Students learning in a away that meets their particular learning style needs as discussed in the article Disrupting Class: Student-Centric Education is the Future was an interesting concept. I found it intriguing because as a teacher for a combined grades 5 & 6 Humanities class at very small school (currently I have 6 students) there is an expectation that learning for each child is individualized.  This is a huge task. I am busier with 6 students than I was when I had 24.

So how does the teacher become the mentor and learning coach that tailors learning to each individual student while working within the confines of the typical school day?  Where does the time for that kind of planning and preparation come from? Is there an expectation that the structure of school would also change to allow for this model?

I wish they had fleshed out their examples of disruptive innovation more. I am left with the idea that online learning is an example, but there is no evidence that the way the online classes are structured alter the current model in any way. The online course could simply require students to read a text and answer questions as the sum of all learning experiences.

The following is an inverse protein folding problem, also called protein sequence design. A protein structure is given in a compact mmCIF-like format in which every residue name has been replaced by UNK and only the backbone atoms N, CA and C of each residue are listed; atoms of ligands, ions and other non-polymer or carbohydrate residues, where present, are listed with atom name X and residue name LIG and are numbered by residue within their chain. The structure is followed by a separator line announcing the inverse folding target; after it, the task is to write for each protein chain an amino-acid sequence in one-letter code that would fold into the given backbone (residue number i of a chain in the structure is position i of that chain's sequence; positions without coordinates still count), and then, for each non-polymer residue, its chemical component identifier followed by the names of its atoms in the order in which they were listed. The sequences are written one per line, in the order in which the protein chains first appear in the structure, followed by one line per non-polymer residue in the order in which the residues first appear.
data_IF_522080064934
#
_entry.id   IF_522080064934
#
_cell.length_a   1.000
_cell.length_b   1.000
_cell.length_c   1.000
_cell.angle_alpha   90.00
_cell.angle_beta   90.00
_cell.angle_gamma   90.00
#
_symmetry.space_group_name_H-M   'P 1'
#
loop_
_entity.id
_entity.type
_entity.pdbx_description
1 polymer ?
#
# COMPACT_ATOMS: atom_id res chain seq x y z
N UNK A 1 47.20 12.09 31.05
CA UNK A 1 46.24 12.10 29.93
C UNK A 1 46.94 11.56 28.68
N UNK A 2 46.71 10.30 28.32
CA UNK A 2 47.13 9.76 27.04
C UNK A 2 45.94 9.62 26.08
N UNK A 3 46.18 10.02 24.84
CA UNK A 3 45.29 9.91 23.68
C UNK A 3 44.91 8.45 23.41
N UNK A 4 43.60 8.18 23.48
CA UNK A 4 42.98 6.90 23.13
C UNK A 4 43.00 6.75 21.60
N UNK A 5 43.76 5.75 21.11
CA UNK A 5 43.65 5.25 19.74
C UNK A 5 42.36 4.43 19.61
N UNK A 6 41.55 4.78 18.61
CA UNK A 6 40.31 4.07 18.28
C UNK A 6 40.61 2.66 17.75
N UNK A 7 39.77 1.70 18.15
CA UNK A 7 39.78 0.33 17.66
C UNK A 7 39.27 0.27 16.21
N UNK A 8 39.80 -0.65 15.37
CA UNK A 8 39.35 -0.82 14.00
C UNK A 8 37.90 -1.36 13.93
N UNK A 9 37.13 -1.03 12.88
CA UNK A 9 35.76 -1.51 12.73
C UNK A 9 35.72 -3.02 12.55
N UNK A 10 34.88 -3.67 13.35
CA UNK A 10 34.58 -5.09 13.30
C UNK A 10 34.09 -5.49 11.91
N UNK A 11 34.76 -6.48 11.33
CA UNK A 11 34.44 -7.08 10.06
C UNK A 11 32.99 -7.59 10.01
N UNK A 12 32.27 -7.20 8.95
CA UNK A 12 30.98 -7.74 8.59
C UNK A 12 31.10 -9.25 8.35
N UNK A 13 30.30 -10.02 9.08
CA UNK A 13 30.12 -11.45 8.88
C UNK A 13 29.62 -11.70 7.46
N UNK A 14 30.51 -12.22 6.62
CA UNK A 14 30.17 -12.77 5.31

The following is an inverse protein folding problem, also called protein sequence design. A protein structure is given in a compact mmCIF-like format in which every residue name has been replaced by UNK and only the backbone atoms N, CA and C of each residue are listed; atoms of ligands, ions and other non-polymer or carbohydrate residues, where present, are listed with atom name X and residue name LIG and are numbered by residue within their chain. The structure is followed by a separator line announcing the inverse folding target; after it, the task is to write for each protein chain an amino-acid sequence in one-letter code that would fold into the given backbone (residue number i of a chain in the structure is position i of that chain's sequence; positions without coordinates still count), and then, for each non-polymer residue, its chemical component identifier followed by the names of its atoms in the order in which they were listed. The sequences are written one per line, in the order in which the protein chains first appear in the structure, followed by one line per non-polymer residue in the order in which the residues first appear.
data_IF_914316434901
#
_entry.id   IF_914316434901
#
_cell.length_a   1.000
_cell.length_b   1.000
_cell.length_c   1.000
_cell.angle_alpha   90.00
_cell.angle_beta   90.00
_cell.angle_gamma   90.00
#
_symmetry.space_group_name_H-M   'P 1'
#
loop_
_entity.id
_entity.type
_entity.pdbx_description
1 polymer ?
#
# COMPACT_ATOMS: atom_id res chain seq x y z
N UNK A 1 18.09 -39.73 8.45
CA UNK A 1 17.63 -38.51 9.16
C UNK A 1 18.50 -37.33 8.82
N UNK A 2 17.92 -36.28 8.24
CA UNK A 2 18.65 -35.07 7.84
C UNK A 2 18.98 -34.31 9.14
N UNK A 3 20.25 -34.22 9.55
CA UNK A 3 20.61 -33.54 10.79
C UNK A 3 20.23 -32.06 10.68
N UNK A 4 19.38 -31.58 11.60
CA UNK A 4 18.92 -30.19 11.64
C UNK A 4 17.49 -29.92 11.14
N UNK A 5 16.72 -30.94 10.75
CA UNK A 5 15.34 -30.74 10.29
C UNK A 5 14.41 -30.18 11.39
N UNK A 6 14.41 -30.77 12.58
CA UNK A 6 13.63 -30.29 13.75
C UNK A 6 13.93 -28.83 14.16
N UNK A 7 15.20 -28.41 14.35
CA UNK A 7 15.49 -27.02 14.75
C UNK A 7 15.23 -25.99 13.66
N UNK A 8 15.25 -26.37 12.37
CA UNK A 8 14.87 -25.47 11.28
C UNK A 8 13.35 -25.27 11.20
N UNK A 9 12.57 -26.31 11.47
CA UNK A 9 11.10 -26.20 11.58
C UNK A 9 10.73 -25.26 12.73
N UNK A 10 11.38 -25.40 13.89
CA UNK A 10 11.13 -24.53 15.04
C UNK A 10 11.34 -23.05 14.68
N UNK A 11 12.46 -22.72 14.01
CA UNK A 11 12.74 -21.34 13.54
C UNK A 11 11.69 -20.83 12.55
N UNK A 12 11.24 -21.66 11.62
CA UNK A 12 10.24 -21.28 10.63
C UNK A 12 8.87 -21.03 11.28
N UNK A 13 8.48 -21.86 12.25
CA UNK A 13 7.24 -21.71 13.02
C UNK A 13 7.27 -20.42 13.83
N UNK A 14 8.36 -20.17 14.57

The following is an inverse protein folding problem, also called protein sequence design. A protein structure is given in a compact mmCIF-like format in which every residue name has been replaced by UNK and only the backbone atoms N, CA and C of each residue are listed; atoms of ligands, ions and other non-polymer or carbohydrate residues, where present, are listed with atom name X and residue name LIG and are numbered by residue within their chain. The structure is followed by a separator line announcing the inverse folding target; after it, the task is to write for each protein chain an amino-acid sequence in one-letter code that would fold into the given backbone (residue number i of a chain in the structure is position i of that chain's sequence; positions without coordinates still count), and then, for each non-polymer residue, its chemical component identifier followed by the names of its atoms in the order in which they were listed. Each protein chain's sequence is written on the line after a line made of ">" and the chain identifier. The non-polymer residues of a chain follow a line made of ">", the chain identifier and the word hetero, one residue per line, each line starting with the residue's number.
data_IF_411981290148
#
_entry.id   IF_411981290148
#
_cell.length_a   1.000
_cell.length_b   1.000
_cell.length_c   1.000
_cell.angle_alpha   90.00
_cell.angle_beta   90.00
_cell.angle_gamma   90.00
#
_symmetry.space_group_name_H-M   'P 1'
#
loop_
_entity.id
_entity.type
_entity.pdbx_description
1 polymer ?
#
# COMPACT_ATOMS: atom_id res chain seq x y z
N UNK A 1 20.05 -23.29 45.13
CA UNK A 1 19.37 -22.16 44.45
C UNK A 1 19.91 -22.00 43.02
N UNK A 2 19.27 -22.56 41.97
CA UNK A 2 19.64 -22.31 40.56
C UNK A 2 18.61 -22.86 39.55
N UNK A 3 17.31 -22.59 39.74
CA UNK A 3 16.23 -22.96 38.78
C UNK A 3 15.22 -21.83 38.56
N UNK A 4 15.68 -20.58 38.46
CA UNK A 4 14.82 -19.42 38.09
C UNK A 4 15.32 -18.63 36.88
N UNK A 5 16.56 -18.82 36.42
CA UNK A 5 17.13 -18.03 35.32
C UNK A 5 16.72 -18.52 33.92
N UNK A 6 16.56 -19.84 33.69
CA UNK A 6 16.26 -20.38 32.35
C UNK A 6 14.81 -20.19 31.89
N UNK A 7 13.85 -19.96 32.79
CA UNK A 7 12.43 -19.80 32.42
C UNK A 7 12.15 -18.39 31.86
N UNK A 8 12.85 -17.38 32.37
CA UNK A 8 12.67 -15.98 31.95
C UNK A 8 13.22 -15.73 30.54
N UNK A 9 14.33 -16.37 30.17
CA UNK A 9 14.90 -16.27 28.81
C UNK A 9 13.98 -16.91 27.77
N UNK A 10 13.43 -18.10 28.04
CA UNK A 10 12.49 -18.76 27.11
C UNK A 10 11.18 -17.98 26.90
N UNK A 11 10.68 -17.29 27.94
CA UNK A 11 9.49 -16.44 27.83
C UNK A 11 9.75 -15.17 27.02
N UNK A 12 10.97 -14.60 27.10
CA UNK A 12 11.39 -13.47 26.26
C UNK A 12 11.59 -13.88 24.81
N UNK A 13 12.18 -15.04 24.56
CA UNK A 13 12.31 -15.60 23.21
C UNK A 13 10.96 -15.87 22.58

On another note, I really liked reading that adding computers or technology does not necessarily increase test scores because it made me think of another expectation: adding technology makes students more organized. I find this a very odd expectation since my experience has been that a child who is disorganized with their stuff also has a disorganized laptop!